Jessey wrote:why is reactos 2nd and behind haiku. Haiku is the best on that list, no offense but haiku runs on real hardware, hell most of them run on real hardware, but not react os so it should be dead last.
That's not entirely true. I've been running ROS on real hardware for quite some time now.
Granted, development has been a bit slow, compared to some other OSes (then again, you have some who didn't even get as far neither).
PurpleGurl wrote:On funding, it seems we could have our own summer of code (though preferably under another name).
I'm not following you there. With a summer of code, it's the one organising it that lends time/money out to *other* organisations and projects. If we held a SOC, thus, we would be wasting our very limited resources (we're not google, after all) to other projects. If you're talking about spending our own money on ourselves, well, that's just normal practise and is as we're doing already now. As a project, it's WE that would benefit from the SOC of SOMEONE ELSE.
Keep in mind, GSOC is not the only internship promotion program out there. There is also one that is specifically for girls/women. I think some lady coders could help the community culture around here. It has gotten much better over the years, and the interactions in the boards are less critical and snippy. I guess the credit goes to the leadership as well as those who decided to be a part of the solution. I applaud that. Moving on, agreeing to host a female coding event could generate code and revenue. The key is finding what sponsors exist, and if we can comfortably fit within their agendas. If, for instance, some group wanted to pay companies and non-profits to get LGBT people more coding experience, I wouldn't care (despite my personal views) since people would be coding and helping us.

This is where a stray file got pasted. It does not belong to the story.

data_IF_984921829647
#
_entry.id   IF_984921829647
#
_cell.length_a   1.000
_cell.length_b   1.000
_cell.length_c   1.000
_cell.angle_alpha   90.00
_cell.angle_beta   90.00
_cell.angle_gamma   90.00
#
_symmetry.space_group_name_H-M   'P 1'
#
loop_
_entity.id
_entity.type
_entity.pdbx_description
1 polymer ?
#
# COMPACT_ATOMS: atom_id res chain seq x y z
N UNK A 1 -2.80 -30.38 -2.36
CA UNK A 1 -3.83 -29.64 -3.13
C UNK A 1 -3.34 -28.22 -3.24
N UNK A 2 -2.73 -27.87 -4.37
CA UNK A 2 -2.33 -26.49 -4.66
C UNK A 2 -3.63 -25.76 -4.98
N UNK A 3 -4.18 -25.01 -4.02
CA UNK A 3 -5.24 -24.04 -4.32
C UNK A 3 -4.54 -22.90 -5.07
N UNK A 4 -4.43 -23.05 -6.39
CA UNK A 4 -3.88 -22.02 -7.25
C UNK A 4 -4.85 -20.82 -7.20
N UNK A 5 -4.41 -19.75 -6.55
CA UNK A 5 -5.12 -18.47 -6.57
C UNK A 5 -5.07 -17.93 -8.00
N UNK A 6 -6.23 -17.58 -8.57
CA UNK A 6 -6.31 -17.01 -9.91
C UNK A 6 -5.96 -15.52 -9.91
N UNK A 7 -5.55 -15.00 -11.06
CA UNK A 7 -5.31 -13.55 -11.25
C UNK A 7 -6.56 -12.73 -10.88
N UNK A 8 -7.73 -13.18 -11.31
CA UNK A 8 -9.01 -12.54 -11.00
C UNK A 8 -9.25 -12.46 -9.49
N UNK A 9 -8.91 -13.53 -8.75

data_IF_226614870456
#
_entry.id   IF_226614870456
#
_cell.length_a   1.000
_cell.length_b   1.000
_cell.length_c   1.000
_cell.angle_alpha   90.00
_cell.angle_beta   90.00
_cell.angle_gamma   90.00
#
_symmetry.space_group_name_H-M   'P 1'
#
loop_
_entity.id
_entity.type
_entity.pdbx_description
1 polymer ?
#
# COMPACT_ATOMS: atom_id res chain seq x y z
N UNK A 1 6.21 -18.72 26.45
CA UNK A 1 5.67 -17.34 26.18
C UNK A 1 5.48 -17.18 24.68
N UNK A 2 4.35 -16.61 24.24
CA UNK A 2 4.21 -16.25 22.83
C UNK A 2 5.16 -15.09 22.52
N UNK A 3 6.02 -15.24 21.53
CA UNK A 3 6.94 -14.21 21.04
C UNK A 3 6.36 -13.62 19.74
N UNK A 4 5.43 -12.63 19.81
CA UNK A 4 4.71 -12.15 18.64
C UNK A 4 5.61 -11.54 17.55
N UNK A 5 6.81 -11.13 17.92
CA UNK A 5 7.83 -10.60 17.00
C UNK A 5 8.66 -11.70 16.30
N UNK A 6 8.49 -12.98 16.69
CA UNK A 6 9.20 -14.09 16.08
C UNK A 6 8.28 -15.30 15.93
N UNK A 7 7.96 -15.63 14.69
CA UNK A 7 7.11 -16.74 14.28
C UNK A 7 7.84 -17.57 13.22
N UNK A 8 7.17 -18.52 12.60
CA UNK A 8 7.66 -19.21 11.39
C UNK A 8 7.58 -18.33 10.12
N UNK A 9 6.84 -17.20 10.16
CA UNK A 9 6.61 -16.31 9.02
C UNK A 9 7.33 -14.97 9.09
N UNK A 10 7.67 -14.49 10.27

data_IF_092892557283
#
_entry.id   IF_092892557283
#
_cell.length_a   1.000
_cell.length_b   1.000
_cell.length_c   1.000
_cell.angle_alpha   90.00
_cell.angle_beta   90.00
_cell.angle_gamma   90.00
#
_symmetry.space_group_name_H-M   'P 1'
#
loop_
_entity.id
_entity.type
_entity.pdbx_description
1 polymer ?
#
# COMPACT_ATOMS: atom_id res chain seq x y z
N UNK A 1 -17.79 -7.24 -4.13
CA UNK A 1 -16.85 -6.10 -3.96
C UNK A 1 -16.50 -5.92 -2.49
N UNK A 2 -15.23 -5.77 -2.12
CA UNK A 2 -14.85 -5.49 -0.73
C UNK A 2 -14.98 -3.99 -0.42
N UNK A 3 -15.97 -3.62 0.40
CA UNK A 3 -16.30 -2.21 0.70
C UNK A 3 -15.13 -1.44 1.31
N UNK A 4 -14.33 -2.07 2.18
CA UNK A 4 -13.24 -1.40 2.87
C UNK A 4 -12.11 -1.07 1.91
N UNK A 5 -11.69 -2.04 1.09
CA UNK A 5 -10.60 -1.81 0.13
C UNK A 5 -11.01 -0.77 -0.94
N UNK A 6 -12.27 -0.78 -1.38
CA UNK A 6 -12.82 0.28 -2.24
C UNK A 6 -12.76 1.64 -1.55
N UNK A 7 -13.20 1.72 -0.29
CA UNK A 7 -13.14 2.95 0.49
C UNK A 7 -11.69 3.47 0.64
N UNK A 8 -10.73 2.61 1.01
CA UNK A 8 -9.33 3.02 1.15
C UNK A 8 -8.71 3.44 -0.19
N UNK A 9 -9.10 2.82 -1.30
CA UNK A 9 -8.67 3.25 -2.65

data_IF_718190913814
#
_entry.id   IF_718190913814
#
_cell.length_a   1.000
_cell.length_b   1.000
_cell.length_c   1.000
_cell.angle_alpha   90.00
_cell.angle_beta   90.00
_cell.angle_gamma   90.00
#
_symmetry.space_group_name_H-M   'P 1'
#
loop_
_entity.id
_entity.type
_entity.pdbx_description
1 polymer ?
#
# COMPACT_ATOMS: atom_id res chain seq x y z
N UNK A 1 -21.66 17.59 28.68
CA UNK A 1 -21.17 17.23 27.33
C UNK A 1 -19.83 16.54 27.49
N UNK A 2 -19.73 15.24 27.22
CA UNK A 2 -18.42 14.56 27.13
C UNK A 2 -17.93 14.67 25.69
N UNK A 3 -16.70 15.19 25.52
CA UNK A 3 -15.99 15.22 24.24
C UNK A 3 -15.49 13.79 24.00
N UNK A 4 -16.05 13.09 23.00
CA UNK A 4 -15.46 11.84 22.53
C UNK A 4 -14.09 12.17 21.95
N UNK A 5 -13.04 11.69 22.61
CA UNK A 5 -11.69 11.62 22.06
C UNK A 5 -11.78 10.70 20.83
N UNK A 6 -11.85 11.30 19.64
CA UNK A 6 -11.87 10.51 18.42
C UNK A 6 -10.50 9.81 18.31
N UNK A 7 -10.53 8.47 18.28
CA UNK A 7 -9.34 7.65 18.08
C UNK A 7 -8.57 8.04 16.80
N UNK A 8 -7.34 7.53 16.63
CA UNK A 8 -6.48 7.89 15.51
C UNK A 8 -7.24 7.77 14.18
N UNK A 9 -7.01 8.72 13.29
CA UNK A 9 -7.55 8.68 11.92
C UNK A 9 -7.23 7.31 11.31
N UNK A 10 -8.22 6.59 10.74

Again, organising a SOC, in the spirit of GSOC, means we'll sponsor *other* projects. And I don't know of any outside SOC specially for women. And besides... I'm not really for that kind of 'specific target audience' thing. It reminds me of the law that was passed a few years ago in my country, obliging political parties, businesses and what not to be forced to have a certain percentage of women. I mean, I'm all for equality, but, as some feminists have rightfully pointed out, mandatory quota's of women is actually *against* the principle of being regarded equal. It's positive discrimination, except that is a contradictio in terminis.
What *does* need to happen, is that the state has to make sure the starting conditions and opportunities are alike. Granted, this is not always the case and should be worked on. Compulsory quota's are the easy way out and remain discriminatory to a person who maybe was better suited or got more votes, but wasn't of the right gender. What's next? A mandatory quota of persons with a disability? Of black people? People from Maghreb origins? Asians? Homosexuals? Lesbians? People with red hair?
EVERY minority could ask with as much right to have the law changed so that they *have* to be chosen, even if someone else is better suited.
Needless to say that in such a way, one is destroying ones' own society since you do not make the distinction anymore between competent and incompetent people, but instead are focused on elements that have nothing to so with aptitude and ability, but are instead contrived notions that anything and everything must reflect the relative proportions in composition as society as a whole.
I refute that notion.
Here too, the only criteria should be how well people can and do code on ROS. Whether they are female or male is completely irrelevant to it.